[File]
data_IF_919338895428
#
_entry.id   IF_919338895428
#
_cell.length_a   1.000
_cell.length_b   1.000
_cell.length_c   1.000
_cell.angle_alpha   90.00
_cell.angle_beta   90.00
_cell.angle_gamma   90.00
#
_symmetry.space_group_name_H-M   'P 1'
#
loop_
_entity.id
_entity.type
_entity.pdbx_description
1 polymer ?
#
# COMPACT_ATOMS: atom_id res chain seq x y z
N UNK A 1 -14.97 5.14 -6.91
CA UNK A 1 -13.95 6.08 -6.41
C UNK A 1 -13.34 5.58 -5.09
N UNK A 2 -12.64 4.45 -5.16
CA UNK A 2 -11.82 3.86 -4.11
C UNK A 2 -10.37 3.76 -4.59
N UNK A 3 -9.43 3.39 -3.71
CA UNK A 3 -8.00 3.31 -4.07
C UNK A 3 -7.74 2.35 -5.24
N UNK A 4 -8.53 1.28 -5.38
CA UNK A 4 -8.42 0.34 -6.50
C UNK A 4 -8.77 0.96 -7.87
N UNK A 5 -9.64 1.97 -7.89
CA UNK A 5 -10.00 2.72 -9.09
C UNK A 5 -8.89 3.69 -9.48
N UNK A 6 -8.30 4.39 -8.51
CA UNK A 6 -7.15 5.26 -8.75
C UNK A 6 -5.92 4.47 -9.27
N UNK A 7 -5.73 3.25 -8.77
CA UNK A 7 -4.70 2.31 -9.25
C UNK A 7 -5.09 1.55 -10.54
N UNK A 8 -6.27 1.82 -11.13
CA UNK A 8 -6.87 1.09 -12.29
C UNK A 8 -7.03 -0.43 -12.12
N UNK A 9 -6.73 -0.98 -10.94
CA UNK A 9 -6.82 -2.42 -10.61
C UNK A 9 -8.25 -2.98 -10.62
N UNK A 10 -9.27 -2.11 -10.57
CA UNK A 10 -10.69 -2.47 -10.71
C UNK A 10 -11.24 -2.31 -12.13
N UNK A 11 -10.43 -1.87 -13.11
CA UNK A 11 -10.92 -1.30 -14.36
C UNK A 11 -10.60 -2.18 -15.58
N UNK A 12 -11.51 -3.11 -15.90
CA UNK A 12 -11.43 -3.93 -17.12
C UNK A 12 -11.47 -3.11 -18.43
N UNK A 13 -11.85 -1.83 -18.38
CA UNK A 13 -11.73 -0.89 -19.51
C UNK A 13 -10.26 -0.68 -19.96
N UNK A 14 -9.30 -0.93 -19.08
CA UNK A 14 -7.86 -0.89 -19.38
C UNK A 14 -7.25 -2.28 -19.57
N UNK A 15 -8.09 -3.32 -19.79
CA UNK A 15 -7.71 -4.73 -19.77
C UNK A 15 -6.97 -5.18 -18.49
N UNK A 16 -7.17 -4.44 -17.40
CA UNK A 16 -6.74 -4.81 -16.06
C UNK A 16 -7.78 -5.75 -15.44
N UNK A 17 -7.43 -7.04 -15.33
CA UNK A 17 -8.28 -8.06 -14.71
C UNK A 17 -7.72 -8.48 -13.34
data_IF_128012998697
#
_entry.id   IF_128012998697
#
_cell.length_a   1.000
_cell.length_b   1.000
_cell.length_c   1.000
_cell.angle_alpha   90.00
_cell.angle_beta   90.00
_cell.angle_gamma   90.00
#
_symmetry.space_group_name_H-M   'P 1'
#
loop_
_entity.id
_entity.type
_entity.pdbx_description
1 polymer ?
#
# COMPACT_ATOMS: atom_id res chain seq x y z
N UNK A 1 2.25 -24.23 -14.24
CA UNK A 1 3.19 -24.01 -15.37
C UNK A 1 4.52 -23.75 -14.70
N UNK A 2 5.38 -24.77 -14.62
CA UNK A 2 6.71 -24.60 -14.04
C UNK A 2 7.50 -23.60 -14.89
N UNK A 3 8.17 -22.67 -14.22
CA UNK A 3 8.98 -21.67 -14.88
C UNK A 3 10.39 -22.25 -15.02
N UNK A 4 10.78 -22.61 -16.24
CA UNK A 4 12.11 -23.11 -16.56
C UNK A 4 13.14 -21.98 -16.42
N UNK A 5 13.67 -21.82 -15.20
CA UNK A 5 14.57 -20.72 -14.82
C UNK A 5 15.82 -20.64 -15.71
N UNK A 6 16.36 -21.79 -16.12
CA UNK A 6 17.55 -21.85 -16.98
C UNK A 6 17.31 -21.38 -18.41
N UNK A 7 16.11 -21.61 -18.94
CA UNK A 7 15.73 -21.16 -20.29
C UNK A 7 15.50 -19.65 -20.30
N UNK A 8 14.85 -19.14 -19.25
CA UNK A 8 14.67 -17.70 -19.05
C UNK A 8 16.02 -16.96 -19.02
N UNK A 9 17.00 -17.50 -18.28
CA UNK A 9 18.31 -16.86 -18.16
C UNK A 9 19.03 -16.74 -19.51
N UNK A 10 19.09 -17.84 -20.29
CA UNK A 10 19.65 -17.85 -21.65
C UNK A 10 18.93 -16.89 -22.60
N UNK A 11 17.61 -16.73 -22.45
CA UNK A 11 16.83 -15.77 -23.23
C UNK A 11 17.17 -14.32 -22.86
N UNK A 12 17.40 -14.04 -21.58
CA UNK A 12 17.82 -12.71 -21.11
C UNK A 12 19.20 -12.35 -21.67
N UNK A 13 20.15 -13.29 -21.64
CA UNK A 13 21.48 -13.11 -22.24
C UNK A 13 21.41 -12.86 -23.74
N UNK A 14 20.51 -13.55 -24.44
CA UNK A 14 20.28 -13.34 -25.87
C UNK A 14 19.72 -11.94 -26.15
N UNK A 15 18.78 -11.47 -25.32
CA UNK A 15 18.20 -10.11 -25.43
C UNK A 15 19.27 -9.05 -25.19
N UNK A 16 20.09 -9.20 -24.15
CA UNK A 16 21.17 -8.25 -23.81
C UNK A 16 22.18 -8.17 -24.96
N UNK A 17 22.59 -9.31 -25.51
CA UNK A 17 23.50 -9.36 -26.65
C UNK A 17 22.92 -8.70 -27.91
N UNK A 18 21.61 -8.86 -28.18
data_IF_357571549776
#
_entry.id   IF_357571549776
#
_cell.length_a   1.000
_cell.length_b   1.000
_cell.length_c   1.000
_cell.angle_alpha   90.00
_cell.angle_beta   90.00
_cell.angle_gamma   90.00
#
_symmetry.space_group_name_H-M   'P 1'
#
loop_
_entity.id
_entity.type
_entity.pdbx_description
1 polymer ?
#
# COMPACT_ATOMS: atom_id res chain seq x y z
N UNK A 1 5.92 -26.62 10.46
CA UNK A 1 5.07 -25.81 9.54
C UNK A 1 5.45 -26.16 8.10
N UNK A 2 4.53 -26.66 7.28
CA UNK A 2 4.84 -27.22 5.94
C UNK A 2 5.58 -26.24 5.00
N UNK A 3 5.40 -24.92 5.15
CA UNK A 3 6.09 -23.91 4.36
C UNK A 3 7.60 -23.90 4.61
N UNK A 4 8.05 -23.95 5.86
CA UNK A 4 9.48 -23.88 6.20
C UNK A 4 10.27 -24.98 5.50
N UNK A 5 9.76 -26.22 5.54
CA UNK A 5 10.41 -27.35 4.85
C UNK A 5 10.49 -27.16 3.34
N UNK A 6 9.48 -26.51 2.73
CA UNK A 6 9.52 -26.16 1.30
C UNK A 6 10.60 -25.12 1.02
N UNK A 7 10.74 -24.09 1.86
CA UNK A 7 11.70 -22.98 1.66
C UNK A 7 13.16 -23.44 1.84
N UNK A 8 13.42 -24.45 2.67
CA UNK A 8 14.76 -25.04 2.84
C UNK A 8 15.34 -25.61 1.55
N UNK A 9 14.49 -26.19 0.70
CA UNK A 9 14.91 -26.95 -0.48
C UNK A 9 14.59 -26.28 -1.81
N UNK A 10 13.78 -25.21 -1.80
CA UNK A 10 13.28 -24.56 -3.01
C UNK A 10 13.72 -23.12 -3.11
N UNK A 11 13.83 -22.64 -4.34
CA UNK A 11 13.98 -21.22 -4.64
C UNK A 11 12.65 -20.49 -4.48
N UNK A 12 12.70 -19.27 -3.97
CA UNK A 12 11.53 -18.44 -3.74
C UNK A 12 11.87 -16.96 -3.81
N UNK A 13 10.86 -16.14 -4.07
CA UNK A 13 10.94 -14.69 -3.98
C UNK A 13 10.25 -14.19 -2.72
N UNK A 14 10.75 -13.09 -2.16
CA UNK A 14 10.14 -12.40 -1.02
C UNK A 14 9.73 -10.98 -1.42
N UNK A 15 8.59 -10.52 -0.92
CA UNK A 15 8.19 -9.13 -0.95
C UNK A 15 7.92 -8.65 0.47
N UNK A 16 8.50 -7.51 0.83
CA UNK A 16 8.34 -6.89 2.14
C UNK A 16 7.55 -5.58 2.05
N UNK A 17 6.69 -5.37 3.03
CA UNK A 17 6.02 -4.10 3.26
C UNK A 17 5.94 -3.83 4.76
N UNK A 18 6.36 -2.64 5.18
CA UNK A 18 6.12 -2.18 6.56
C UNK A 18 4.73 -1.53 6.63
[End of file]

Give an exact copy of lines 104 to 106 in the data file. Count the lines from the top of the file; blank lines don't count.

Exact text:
N UNK A 5 13.67 -21.82 -15.20
CA UNK A 5 14.57 -20.72 -14.82
C UNK A 5 15.82 -20.64 -15.71